Illegal gambling had always been the lodestone to organized crime in London. Earlier crime bosses such as Billy Hill and Jack Spot had generated much of their income from illegal gambling clubs. By the mid 1950's, gambling fever was in full swing in London and it was turning into a major industry. The British Parliament was on the verge of legalising gambling in the mistaken belief that it would drive away the criminals. It would have the opposite effect in that with gambling legalized, the underworld would virtually be legalized as well. London would become the Las Vegas of Europe, and any self-respecting gangster knew what went on in Vegas.

Rachman was connected to people who were aware of a man called Stefan de Faye. He owned a gaming club called Esmeralda's Barn in Wilton Place, which was a fashionable street running off Knightsbridge. One of the most exclusive areas in London, it houses Harrods and Harvey Nicholson, two of the premier department stores in the world, and just down the road is Buckingham Palace.

At a meeting attended by the twins (Reggie was out on bail after nine months awaiting a review of his case) and a friend of theirs called Leslie Payne, de Faye agreed to sell his shareholding for cash, but decided to remain as a director and manager running the club for the Krays.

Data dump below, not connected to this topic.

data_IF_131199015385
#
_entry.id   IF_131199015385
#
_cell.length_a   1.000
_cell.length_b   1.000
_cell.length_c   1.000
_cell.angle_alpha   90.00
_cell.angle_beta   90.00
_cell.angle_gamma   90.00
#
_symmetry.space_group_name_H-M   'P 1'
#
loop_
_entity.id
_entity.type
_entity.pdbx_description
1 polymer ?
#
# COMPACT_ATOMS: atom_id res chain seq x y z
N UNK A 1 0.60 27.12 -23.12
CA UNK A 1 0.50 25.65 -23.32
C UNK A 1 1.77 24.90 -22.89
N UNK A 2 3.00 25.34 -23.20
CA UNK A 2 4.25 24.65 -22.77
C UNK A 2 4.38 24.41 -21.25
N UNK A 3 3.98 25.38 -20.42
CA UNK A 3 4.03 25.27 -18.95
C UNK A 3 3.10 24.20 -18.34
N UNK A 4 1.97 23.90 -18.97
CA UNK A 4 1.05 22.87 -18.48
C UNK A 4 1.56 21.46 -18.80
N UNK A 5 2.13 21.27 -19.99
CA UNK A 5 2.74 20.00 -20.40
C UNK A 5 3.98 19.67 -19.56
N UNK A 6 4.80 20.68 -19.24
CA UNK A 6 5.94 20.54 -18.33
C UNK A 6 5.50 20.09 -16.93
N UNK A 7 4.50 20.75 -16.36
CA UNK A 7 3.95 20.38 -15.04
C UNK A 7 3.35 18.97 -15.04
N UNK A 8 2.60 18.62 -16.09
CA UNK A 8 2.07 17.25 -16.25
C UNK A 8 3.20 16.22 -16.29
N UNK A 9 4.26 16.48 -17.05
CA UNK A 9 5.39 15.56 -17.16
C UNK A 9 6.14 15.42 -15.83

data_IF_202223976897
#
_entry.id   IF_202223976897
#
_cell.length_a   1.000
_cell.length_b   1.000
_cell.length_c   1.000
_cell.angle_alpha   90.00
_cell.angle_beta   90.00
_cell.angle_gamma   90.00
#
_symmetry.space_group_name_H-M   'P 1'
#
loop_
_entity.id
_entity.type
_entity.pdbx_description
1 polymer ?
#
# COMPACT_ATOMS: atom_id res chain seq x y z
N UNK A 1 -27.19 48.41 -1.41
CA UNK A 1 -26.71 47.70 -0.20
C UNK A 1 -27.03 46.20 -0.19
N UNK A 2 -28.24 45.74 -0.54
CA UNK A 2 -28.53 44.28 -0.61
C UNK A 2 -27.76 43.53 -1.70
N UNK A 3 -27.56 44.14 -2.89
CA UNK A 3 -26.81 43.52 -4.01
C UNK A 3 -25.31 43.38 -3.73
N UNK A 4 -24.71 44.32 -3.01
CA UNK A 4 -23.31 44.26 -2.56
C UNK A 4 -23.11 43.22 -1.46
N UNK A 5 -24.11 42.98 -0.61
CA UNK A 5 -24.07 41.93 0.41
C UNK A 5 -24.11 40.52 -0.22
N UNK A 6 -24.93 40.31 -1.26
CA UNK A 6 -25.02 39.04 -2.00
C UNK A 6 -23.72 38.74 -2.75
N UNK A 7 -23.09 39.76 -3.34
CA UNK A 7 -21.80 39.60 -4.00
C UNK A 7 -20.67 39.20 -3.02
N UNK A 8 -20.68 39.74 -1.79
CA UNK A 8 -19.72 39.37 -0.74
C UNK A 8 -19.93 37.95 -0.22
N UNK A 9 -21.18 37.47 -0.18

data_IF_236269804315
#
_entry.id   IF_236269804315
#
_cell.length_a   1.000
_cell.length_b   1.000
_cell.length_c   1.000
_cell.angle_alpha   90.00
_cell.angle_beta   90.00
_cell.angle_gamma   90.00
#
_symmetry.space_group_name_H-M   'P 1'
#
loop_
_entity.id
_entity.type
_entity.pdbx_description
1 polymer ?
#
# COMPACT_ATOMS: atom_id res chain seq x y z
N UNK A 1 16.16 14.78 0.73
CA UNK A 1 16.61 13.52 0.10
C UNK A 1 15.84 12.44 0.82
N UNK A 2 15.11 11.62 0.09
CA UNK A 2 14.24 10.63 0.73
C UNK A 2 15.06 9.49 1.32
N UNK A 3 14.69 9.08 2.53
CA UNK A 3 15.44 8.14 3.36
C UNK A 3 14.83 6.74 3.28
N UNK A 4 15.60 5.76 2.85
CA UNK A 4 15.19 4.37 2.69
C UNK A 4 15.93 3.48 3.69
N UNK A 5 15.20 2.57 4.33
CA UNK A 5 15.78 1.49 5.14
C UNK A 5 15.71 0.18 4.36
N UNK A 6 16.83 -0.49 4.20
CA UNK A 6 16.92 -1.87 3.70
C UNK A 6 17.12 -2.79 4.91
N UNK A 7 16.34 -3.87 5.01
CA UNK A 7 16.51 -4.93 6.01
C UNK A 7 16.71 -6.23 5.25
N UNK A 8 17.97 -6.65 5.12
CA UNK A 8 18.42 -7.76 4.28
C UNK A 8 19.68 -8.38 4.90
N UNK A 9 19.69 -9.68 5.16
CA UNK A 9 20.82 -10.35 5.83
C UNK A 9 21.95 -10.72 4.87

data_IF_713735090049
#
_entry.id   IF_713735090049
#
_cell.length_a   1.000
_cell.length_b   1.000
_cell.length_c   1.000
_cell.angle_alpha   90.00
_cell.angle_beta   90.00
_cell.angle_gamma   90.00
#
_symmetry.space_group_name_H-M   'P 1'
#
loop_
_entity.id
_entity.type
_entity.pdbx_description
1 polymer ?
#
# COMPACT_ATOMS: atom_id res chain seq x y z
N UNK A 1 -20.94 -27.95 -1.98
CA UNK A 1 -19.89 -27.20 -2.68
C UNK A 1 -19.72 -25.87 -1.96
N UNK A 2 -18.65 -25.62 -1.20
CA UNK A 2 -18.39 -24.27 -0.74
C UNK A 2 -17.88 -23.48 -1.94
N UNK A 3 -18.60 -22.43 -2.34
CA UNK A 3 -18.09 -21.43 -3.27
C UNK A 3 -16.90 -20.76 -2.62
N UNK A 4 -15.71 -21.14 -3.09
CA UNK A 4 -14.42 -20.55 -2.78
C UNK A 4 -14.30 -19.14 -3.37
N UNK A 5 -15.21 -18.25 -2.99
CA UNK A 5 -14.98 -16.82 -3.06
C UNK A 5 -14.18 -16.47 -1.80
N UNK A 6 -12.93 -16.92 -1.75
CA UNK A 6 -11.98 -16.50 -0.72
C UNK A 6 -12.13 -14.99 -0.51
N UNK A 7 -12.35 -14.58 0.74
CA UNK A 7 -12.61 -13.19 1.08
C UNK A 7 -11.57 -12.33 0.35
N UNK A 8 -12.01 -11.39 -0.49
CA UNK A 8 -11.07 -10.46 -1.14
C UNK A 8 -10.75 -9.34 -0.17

Payne had become an important advisor to Ronnie, while his brother had been away in prison. At the time he met up with Ronnie, Payne was a bankrupt businessman who had seen fourteen of his companies disappear into liquidation. He saw in Ronnie opportunities to rebuild his commercial career. He was a clever man, with a sharp brain, and also a great sense of humour. Married to a very pretty wife, he lived with her and his two children in Dulwich, south east London. As Ronnie came to rely more and more upon him, he acquired the nickname "Payne the Brain."

Esmeralda's Barn was a gold mine for the twins. One of the first gaming clubs to open after the new Gaming Act came into force, it had the best croupiers and workers in town. It had a bar and a good restaurant and the staff was well trained to care for the needs of their customers. Soon, Payne had restructured the legal ownership of the club. The executive manager was given a 50% stake in the business and the twins and Payne owned the balance.

The twins would earn close to one hundred thousand pounds a year from their shareholding, for doing absolutely nothing. This was a huge amount of money at the time when the average wage was less than one thousand pounds a year. Just before Christmas, Reggie's appeal failed, and he went back to prison for six months. Ronnie had the club to himself.

He revelled in the opportunity to be the boss. Soon he was running up huge bills as he accepted markers that bounced. The manager, in desperation, offered he and his brother one thousand pounds each week just to stay away. Ronnie refused. Eventually the manager resigned and went off to start his own club, which became one of the top four in London. Ronnie mixed with a class of people he had never known before. They introduced him to celebrities, invited him into their homes, and even dined him at The House of Lords. He became a playboy gangster, even going so far as moving into an apartment on the King's Road in Chelsea, which he had assumed in payment for a gambling debt. It was truly the good life for a time.